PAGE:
“I have been in Sorrow’s kitchen and licked out all the pots. Then I have stood on the peaky mountain wrapped in rainbows, with a harp and sword in my hands.”
—Zora Neale Hurston
Zora Neale Hurston Photographer: Carl Van Vechten. Silver geletin print, 1938 (Photo credit: Wikipedia)
Zora Neale Hurston was born on this day in Notasulag, Alabama, USA in 1891. Today is the 121st Anniversary of her birth.
Hurston was fifth of eight children born to John and Lucy Ann Hurston. Her father was a preacher, a tenant farmer and a carpenter. When Hurston was three the family moved to Eatonville, Florida. Hurston saw Eatonville as utopia where African-Americans could “live as they desired, independent of white society and all its ways.” [Women In History — Zora Neale Hurston] Her father was mayor of the town for a while, and Hurston enjoyed a happy childhood. While her preacher father tried to control his daughter’s exuberant love of life, her mother indulged her joyous nature.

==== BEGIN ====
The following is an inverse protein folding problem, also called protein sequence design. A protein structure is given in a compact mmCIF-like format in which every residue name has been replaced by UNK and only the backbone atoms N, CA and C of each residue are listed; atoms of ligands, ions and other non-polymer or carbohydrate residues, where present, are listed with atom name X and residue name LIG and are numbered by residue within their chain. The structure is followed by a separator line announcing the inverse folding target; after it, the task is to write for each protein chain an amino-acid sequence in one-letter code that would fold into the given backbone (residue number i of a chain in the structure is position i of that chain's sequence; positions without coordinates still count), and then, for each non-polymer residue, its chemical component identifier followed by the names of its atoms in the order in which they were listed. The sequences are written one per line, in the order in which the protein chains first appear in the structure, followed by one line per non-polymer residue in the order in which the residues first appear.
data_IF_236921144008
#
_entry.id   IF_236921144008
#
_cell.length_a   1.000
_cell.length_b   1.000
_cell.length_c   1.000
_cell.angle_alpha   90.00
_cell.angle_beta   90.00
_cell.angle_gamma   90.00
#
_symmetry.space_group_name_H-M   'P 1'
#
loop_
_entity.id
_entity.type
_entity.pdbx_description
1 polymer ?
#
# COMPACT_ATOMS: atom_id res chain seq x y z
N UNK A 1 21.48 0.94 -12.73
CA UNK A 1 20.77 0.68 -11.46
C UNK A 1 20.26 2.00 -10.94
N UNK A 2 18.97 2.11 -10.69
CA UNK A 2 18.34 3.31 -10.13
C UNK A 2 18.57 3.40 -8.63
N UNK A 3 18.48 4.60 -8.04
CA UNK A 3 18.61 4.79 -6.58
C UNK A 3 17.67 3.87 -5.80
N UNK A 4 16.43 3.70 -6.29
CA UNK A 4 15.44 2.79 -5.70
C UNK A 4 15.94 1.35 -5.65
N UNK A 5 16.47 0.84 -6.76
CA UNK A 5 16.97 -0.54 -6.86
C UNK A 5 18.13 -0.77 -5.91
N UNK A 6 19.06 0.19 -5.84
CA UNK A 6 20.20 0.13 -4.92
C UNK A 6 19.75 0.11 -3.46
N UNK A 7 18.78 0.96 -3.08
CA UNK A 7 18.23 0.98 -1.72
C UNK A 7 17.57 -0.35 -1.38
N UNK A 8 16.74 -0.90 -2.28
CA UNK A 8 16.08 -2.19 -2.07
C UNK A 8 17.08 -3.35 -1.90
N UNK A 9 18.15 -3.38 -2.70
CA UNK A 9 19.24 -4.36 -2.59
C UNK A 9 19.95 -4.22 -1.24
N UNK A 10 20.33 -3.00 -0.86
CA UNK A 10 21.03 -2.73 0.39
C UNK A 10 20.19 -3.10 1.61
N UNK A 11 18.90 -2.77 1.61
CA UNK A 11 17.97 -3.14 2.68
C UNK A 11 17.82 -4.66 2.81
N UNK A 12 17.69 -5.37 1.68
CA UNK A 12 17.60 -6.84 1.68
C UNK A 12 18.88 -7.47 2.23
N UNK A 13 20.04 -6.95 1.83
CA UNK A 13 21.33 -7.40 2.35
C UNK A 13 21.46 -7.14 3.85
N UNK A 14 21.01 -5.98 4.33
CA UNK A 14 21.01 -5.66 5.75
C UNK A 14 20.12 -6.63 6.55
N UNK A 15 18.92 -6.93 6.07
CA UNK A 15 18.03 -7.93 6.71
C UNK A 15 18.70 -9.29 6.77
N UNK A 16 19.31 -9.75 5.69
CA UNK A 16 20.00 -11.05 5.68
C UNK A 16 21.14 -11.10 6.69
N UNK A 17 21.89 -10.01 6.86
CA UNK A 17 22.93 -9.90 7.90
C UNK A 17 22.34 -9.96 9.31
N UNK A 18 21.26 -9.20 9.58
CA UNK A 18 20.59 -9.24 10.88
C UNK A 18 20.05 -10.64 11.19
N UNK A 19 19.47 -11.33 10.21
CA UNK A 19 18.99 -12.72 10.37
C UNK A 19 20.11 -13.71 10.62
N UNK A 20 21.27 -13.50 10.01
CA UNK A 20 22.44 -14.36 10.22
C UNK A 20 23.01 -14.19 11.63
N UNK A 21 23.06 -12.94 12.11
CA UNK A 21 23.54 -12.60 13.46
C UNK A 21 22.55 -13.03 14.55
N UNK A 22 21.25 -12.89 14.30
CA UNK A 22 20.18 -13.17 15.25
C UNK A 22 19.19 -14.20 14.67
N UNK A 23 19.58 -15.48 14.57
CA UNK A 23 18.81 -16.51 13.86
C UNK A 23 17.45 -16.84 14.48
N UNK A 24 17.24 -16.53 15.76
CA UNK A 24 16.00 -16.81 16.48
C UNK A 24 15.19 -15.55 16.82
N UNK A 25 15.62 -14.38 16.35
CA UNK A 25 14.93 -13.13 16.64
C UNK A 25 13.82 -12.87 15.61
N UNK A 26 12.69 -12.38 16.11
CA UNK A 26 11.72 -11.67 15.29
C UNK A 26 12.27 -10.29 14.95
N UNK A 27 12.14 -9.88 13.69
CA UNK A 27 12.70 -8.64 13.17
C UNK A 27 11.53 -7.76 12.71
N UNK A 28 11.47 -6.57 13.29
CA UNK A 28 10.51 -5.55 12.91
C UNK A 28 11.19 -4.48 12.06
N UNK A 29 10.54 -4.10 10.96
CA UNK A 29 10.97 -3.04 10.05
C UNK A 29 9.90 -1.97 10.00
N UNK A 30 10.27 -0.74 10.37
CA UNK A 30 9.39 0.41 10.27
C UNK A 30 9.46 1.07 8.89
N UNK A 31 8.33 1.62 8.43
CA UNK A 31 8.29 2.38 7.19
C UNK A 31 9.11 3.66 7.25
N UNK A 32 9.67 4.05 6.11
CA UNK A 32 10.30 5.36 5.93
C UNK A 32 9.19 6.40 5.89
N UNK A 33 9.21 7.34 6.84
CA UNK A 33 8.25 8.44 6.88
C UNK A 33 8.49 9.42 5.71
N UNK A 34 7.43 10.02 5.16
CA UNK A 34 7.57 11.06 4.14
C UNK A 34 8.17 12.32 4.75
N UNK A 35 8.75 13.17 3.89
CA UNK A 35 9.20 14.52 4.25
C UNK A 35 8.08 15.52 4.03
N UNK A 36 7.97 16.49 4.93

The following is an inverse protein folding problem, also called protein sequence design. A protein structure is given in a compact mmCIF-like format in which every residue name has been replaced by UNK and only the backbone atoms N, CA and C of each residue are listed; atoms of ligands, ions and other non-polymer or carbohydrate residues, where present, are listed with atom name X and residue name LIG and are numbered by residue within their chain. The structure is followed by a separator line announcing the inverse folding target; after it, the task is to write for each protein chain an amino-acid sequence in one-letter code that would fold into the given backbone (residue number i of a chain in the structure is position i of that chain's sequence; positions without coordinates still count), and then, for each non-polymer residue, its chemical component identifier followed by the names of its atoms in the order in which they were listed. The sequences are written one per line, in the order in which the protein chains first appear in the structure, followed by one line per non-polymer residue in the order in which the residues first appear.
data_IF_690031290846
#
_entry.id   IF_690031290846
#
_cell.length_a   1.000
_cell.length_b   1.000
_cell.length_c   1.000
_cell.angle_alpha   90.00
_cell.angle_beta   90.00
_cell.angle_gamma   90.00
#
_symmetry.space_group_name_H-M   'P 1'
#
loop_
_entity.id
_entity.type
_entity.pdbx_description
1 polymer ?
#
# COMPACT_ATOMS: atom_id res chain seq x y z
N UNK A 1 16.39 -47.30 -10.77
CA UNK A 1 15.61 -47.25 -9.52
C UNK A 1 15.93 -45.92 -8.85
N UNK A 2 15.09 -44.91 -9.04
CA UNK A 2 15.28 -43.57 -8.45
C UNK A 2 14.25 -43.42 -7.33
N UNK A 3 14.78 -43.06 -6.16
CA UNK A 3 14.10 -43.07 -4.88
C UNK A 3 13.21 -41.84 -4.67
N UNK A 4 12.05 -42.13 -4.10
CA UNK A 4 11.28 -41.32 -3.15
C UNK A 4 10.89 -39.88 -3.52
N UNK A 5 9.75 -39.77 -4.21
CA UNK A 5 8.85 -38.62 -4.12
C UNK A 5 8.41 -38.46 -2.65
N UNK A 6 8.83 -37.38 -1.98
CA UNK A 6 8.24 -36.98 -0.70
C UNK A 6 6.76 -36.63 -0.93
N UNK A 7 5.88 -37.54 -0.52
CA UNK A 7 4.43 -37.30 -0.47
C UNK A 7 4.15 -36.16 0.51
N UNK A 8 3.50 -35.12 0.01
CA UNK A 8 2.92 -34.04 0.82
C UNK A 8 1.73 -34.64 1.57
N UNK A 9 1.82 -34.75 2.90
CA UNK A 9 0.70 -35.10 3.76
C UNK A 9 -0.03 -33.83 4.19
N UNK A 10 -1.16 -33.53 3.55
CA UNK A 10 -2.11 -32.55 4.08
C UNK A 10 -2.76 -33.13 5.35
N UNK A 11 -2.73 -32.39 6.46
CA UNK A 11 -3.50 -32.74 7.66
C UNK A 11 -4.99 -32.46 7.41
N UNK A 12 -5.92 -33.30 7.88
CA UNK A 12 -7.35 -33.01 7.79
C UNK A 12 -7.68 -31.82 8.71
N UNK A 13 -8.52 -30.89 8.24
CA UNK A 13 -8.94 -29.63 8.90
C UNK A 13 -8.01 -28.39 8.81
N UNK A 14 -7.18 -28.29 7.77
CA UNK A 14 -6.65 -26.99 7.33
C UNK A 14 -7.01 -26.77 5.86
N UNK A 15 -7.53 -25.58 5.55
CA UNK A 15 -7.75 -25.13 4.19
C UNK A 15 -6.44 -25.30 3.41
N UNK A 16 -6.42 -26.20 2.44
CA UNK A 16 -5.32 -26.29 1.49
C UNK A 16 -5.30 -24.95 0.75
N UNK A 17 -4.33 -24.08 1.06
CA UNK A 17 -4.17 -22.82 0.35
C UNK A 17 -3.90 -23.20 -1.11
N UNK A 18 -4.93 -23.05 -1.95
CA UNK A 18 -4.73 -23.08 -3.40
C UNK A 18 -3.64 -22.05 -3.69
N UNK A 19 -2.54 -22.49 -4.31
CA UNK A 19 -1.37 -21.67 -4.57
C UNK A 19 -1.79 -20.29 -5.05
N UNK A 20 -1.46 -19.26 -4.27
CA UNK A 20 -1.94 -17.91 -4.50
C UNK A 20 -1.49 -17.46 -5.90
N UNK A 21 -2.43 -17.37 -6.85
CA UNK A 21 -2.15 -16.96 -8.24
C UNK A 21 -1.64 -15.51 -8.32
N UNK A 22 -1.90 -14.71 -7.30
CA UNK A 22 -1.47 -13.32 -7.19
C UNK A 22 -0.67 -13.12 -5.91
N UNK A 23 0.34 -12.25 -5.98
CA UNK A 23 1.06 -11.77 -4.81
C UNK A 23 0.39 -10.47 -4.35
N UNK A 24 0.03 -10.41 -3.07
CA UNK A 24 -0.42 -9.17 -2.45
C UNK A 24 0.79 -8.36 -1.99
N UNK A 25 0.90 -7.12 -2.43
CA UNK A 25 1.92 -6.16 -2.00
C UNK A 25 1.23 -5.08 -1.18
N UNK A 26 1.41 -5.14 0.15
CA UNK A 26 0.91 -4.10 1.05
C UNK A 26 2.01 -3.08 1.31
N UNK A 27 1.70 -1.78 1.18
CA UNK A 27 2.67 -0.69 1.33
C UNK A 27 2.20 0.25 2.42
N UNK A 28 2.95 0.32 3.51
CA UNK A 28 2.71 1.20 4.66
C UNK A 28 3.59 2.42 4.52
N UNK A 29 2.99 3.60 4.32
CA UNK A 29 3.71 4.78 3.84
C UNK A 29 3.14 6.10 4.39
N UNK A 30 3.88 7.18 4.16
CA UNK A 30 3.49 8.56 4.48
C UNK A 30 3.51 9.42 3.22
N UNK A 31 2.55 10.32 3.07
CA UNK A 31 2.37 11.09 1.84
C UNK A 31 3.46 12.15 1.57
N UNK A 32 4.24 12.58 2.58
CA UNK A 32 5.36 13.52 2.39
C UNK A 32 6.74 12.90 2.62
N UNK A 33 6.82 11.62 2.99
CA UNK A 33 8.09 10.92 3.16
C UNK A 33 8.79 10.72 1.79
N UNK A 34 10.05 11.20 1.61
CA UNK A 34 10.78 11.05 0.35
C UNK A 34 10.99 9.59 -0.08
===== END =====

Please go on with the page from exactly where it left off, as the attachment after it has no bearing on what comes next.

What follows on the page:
“Mama exhorted her children at every opportunity to “jump at de sun.” We might not land on the sun, but at least we would get off the ground.”–Zora Neale Hurston
Her idyllic childhood ended at thirteen with the death of her mother. Shortly afterward her father remarried. Hurston said she was “Passed around the family like a bad penny.” They sent her to a boarding school, but when they stopped paying for her tuition she was kicked out.
Zora worked a series of menial jobs over the ensuing years, struggled to finish her schooling, and eventually joined a Gilbert & Sullivan traveling troupe as a maid to the lead singer. In 1917, she turned up in Baltimore; by then, she was 26 years old and still hadn’t finished high school. Needing to present herself as a teenager to qualify for free public schooling, she lopped 10 years off her life–giving her age as 16 and the year of her birth as 1901. [zoranealehurston.com/about]